Despite its lyrical text and accomplished paintings, this story about a child's dream of flying never quite takes off, partly because it carries too much historical and metaphorical freight and partly because the line between the real world in which the protagonist lives and the protagonist's dream tends to blur. Tarpley (previously paired with Lewis for I Love My Hair!) sets the tale in the early days of aviation, in the mythical town of Blind Eye, where black people are not allowed to fly: "[Their] lost hope formed a cloud over the town, and now even the moonlight and the stars can't break through." The story of injustice moves confusingly back and forth in time and verb tense, until the narrator, the child Joe-Joe, falls asleep in a plane's cockpit and dreams that he lures the moon back to the town. Tarpley gives Joe-Joe a historical perspective and a vocabulary more adult than childlike. When he sings his dream song to the moon, for example, he sings of "a promise made and broken, [and] now the people's heads hang low." Lewis's magnificent paintings evoke the era with precision and emotion, his skill evident in both landscapes and portraits. Although Lewis's palette gradually changes to a night sky blue during Joe-Joe's dream, the fantasy never clearly returns to reality, thus blunting the message of hope. An endnote describes the author's own dreams of flight and the problems faced by early black aviators. Ages 5-8. (June) Copyright 2003 Reed Business Information.
In the 1920s, our young black narrator's father works at the local airport. But Joe-Joe's father isn't allowed to fly, much as he would like to, because he is black. Fascinated by the idea of flying, Joe-Joe feels the cloud of prejudice over the town. He feels that he might call the moon back if he only knew how. One night, dreaming in the cockpit of a plane, Joe-Joe takes off into the sky and asks the moon to shine again. Exhilarated by his dreamy adventure and by the cheers that greet his return to earth, he feels that there is hope for better times. Lewis floods the long double-page scenes with sensitive naturalistic watercolors: portraits of father and son, atmospheric depictions of the night flight and the power of the full moon. Our spirits take off with Joe-Joe into the promise of a brighter future. An author's note fills in the background of her own feelings about flight along with the history of African Americans who wanted to fly. 2003, A Borzoi Book/Alfred A. Knopf/Random House Children's Books,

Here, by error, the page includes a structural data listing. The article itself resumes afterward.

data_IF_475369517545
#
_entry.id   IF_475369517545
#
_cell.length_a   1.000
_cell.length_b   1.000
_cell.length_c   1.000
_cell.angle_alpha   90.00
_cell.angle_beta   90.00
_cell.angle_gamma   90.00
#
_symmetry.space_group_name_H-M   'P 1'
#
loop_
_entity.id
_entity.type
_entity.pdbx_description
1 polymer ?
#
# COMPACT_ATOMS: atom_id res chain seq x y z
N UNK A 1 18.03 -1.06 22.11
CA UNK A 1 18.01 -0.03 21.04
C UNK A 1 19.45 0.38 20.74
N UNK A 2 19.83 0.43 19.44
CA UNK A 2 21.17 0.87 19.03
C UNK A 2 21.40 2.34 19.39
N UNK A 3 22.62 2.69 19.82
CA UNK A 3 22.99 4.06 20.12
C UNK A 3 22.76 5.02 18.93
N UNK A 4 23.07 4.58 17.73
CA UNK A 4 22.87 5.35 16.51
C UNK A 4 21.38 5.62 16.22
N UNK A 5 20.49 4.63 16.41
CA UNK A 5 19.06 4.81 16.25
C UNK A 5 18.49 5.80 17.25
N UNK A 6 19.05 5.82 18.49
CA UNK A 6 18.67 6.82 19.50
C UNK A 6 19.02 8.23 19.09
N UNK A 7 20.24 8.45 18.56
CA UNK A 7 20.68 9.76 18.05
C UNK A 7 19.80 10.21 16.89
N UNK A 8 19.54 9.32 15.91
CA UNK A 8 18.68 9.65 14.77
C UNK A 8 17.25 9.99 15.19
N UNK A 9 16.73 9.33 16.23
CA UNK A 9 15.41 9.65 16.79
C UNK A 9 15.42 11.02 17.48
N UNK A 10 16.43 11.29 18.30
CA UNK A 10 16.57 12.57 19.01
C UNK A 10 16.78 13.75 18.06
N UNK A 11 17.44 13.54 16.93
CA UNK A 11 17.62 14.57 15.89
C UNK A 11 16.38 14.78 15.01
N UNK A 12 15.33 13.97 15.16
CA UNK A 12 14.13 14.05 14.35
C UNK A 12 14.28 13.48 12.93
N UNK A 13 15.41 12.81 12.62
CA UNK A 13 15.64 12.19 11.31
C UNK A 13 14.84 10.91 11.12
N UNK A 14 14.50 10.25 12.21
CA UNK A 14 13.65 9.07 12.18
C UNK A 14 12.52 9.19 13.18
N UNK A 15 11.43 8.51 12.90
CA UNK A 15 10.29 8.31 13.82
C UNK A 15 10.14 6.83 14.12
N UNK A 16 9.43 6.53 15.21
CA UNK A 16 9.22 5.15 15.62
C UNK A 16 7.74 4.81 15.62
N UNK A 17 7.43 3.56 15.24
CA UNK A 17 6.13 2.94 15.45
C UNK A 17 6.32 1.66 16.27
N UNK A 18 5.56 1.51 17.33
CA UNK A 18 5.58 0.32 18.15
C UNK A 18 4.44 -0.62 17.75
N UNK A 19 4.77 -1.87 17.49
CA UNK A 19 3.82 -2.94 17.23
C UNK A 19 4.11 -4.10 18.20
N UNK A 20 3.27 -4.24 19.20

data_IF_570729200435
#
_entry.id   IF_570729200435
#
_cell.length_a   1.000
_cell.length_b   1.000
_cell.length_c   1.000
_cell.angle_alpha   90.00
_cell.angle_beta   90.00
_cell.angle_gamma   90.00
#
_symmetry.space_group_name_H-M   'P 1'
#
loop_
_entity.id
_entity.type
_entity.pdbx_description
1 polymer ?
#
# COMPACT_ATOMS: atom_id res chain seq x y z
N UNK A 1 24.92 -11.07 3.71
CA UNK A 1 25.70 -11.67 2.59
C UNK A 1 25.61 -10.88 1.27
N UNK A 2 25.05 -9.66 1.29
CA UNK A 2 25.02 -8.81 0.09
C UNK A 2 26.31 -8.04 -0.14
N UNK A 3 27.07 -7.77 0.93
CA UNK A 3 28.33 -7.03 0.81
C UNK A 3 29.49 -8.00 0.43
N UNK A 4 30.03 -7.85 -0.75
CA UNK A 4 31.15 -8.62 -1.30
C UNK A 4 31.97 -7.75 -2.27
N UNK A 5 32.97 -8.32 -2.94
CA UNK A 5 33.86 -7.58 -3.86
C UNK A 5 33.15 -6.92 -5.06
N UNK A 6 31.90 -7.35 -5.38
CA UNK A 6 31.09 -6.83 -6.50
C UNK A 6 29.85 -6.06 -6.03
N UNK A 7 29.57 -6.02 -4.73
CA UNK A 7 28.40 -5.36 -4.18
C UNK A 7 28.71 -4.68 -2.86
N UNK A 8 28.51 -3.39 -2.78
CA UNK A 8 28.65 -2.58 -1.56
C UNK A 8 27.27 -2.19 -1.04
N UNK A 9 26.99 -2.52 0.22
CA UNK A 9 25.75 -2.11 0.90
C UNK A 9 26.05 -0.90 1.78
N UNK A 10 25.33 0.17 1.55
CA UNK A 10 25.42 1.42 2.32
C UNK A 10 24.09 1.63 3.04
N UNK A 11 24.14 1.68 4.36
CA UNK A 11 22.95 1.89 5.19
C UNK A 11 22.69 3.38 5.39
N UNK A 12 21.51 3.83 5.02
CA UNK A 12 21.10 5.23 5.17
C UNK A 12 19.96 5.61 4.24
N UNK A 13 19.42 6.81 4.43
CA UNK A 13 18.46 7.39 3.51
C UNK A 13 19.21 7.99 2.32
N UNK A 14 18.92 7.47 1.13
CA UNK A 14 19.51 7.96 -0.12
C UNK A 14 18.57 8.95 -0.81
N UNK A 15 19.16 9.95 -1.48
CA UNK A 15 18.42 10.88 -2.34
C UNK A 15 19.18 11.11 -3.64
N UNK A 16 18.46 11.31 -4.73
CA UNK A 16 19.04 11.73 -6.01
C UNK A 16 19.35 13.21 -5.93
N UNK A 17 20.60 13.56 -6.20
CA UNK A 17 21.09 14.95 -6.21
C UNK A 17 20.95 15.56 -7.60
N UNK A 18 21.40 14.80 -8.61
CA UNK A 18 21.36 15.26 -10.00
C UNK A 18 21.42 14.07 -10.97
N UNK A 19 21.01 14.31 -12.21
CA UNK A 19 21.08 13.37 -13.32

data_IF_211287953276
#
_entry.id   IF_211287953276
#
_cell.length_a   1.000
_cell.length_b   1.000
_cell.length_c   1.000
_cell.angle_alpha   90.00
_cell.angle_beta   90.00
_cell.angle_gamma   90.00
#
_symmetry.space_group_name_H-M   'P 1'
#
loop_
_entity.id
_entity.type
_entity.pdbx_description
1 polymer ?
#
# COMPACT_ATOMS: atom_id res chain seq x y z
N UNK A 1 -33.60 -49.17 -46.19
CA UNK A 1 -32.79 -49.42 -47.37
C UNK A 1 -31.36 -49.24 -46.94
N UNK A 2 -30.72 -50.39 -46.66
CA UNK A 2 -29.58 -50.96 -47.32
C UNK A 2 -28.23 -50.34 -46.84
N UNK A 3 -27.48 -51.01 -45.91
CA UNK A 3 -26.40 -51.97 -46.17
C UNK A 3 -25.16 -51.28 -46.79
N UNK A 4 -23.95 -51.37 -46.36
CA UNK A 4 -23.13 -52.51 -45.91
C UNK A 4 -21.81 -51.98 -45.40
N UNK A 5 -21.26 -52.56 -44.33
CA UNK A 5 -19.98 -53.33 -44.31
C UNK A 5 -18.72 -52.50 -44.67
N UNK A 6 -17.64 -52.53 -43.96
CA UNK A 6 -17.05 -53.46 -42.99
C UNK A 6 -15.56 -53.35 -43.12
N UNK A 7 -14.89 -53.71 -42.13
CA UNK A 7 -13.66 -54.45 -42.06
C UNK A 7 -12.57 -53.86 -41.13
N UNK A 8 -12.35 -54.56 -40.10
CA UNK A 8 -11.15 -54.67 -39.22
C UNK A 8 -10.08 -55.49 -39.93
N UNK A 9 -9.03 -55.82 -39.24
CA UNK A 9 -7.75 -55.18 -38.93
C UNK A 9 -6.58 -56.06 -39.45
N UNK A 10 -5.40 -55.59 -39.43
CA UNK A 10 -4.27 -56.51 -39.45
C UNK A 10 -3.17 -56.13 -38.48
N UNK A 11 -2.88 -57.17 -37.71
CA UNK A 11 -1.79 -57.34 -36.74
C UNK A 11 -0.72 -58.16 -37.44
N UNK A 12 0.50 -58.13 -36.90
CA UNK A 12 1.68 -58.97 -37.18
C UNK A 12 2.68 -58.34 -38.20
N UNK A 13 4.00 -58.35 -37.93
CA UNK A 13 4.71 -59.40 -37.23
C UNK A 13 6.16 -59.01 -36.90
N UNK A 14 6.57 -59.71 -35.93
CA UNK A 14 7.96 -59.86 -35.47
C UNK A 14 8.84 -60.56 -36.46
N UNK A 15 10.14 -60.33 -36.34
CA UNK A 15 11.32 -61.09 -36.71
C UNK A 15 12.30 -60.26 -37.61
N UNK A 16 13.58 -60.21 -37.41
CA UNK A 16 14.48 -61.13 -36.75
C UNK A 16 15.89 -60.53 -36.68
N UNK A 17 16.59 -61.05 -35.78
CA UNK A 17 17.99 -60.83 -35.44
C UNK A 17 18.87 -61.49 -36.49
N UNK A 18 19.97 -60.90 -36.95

Ken Marantz and Sylvia Marantz
Gr 2-4-Ever since planes began to take off from the little airport in the town of Blind Eye in 1922, Joe-Joe's father has yearned to fly and he inflames his son with that same longing. But despite promises from his boss at the airport, it's obvious that African Americans will not be allowed to take to the air any time soon. Such a pall covers the town because of this injustice that even the Moon remains hidden: "All that lost hope formed a cloud over the town, and now even the moonlight and the stars can't break through." In his imagination, Joe-Joe climbs aboard a plane, flies to the Moon, and brings it home to the cheers of the townsfolk below. Lewis's large watercolor paintings capture the flavor of this period-caps, knickers, cars, flying helmet, and goggles-and the early planes. From a beginning quote by Virginia Hamilton, "They say the people could fly-" to the endnote in which Tarpley elaborates on African Americans' struggle for the right to fly, this is a celebration of the human spirit and the courage and determination of a people to soar. Louise Borden and Mary Kay Kroeger's Fly High: The Story of Bessie Coleman (McElderry, 2001) would extend this story.-Marianne Saccardi, Norwalk Community College, CT Copyright 2003 Reed Business Information.
Beautiful watercolor illustrations highlight a touching account of African-American airport workers' aspirations. The chatty first-person narrative is from Joe-Joe's point of view-his father works at the airport. Joe-Joe, his father, and the other men hope for a chance to fly, but "the man" says, "In due time," and that time never seems to come. The story takes off when Joe-Joe falls asleep in a cockpit and dreams that he flies up to capture the moon and bring back hope to Blind Eye. His joyful expression as he approaches an enormous, bright moon provides a striking contrast to the resigned, dusty look of the scenes on the ground. Realistically, Joe-Joe can't do anything to further the men's ambitions, but current readers with the perspective of history will know that Joe-Joe himself may be able to fly by the time he grows up. An author's note discusses African-Americans in aviation. (Picture book. 5-8)